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Ask A Lawyer ! 7 questions about contracts John J. Richardson, Esquire Goehring, Rutter & Boehm

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Presentation on theme: "Ask A Lawyer ! 7 questions about contracts John J. Richardson, Esquire Goehring, Rutter & Boehm"— Presentation transcript:

1 Ask A Lawyer ! 7 questions about contracts John J. Richardson, Esquire Goehring, Rutter & Boehm

2 1. What is the difference between a Letter of Intent, Memorandum of Understanding, and a Contract?

3 Letters of Intent – usually non-binding documents, outline main issues relevant to a tentative agreement, first step on path to a legally binding agreement Memoranda of Understanding – not a legally binding document, a signed commitment on the part of two or more parties to conduct business in a specified manner, establishes the requirements of the contract If an LOI and MOU is intended to be non-binding, then it should include language specifically stating so. Contract – a binding and enforceable written legal agreement; reflects a valid offer, acceptance and consideration

4 2. Explain the difference between liquidated damages and penalties or fees.

5 Liquidated damages clause provides an estimate of damages in the event one of the contracting parties does not perform or breaches the contract Designed to “make whole” the non-breaching party If disproportionate or punitive, it will not be enforced. The hotel has a duty to attempt to resell cancelled rooms and must make a good faith effort to do so.

6 Contract clauses that are deemed to constitute penalties are generally unenforceable in Pennsylvania. Damages must be reasonably related to non-breaching parties’ actual damages – not punitive.

7 3. What elements should be considered when crafting cancellation and attrition clauses that are fair to both parties?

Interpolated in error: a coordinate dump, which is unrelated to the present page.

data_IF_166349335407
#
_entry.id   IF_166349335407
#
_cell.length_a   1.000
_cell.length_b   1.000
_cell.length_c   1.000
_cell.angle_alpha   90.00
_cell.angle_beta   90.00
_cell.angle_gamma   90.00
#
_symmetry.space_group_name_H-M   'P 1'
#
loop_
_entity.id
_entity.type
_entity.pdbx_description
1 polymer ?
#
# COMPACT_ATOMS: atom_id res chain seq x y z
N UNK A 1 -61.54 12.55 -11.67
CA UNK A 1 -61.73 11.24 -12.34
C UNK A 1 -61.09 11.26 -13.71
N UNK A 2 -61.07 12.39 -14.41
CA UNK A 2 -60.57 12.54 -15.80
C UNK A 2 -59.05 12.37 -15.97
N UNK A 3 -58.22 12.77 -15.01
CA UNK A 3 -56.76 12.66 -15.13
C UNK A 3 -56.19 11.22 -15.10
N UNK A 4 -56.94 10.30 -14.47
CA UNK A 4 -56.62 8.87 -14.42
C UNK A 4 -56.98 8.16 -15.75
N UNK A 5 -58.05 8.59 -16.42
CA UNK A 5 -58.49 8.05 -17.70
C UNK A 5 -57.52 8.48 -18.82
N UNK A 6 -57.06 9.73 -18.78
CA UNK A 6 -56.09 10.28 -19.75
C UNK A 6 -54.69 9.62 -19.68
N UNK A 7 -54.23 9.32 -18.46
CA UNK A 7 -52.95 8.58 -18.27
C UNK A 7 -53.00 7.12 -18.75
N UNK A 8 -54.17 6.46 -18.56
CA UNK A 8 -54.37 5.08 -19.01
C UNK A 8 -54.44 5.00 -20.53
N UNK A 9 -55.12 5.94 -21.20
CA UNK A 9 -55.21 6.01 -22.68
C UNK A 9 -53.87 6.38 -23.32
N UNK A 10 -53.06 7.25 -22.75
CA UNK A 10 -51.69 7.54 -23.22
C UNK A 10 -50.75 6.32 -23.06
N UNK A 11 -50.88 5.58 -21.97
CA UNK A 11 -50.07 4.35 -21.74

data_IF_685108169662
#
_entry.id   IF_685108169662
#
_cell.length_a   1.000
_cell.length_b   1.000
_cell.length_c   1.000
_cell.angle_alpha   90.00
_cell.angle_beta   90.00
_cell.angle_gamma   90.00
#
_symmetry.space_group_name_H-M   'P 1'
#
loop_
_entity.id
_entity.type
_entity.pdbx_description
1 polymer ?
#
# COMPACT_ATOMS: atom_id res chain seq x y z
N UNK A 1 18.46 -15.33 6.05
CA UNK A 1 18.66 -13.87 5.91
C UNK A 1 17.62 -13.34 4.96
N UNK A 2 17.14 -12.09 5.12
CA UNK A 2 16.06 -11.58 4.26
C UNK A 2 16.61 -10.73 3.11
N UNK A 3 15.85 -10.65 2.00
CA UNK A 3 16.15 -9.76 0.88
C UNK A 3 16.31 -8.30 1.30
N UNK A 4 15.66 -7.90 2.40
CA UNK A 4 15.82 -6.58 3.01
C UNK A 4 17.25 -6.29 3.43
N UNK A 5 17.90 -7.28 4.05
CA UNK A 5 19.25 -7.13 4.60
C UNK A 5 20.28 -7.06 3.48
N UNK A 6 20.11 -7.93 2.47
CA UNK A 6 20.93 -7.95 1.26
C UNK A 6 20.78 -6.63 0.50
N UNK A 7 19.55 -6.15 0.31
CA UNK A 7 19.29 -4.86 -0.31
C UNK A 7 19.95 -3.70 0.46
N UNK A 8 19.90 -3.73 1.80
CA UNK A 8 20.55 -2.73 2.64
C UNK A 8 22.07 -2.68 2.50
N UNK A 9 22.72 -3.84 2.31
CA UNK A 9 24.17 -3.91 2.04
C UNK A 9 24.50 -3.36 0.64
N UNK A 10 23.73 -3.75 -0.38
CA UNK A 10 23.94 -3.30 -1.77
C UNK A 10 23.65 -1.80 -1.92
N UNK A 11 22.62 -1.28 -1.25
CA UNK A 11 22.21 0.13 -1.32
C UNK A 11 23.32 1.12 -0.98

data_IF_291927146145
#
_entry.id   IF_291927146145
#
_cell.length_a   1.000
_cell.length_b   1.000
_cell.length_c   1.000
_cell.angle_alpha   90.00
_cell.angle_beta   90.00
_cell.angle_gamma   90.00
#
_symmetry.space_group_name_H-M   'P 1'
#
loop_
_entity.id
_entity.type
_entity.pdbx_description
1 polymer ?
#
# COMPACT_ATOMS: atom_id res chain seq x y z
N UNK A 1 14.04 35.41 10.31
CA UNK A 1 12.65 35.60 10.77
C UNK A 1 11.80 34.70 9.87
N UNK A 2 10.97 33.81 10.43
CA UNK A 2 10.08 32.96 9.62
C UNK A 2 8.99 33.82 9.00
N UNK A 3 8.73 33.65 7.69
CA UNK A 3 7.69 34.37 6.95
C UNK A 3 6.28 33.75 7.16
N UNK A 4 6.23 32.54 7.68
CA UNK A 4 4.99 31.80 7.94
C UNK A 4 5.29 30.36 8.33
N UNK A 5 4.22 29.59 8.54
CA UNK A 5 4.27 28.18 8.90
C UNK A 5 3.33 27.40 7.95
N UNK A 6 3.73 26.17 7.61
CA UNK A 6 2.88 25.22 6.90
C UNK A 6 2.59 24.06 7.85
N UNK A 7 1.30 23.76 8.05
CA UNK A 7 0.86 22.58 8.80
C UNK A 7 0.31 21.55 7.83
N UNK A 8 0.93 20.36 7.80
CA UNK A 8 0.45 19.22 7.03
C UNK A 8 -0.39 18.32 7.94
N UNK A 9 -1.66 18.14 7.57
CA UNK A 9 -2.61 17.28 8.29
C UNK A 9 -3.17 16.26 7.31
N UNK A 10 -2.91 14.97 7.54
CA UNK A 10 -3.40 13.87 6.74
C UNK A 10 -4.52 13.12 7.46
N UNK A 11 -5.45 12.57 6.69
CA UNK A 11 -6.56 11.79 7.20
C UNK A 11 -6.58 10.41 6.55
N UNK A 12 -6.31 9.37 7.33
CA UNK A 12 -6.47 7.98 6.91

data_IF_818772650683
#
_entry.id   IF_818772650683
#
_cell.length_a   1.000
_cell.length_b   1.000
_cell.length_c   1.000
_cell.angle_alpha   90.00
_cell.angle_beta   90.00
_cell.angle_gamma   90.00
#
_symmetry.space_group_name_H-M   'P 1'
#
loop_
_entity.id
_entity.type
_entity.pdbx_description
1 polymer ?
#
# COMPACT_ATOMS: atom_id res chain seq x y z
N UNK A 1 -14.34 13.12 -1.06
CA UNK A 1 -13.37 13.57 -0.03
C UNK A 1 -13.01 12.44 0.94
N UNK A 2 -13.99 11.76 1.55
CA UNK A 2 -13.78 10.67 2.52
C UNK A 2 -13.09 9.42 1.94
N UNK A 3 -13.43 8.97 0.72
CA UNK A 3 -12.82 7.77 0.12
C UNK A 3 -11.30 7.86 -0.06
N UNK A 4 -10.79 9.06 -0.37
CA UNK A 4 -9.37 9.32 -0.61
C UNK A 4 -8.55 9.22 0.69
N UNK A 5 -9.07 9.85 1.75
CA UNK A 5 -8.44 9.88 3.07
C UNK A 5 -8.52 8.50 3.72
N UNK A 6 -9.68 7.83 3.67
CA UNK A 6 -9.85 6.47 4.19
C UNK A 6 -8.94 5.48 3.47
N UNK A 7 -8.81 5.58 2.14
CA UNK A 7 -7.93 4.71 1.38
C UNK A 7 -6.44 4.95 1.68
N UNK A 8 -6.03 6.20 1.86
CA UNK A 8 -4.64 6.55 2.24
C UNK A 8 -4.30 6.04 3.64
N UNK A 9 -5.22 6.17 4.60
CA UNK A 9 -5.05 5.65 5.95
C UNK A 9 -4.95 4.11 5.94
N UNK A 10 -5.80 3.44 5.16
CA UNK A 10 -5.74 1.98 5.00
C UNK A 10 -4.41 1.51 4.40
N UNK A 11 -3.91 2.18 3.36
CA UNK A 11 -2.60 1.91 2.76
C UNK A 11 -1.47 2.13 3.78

8 Mitigation clause: Hotel shall undertake all reasonable efforts to resell canceled rooms, and will credit those revenues against the liquidated damages in an amount not to exceed the full amount of such damages Timing of payment: Damages payments shall be made X days after [original meeting date] provided that Hotel provides proof of reasonable efforts to resell canceled rooms. Damages shall exclude: service charges, surcharges, commissions, and rebates as well as state and local sales taxes, unless required by law. Average Occupancy Rate: no fees owed if hotel meets or exceeds its average occupancy level for that particular period of the year

9 Attrition: Calculate attrition on a per-night basis. Deficient rooms each night should be compared to the number of rooms left to sell in the Hotel that night. The meeting sponsor is responsible for the lesser of these two numbers. Totals each night should be added cumulatively then multiplied by the group rate and by a percentage amount to represent estimated lost profit.

10 Cancellation Total rooms available to sell in the hotel each night. Minus out-of-order rooms or rooms being renovated. Minus “sold” rooms. Compare “unsold” rooms each night to the number of canceled rooms in the group’s block each night. Group is responsible for the lesser number. Add each nights totals cumulatively and multiply by the group rate and an amount to represent estimated lost profits in guestrooms.

11 4. Explain legal terms we often see but do not fully comprehend such as: indemnification, subrogation, waiver, and force majeure.

12 Indemnification The act of making another “whole” by paying any loss another might suffer. This act of compensation usually arises from a clause in a contract where a party agrees to pay for any losses which arise or have arisen. A promise to pay for the liability of another.

13 Subrogation The act of a third-party assuming the legal rights of another in order to collect a debt or damages and attain a remedy at law.

14 Waiver Traditionally this is the voluntary waiver of a known right by an express statement – conduct that suggests such a voluntary waiver has been made.

15 Force Majeure: “Act of God” Protects parties in the event that the contract cannot be fully performed due to causes outside the control of the parties, such as natural disasters, threats of terrorism, government travel advisories, etc.

16 5. How often do hotels actually go through the process of contracting a lawyer to sue an organization for breach of contract? Breach of meeting contract suits, on the Allegheny County court docket: – Westin: 0 – Omni: 0 – Doubletree: 0

17 6. Liability of transporting visitors on government property in government owned vehicles v. privately owned vehicles Liability and insurance coverage follows the owner of the vehicle and the operator of the vehicle

18 7. Do people with industry certifications (i.e. Planners and Suppliers) have any greater liability when negotiating? Ordinary negligence principles should apply. “Reasonable man” or “reasonableness” standard. Industry certification/designation may come into evidence to show notice/awareness of potential hazards, but should not give rise to a heightened standard of care or personal liability

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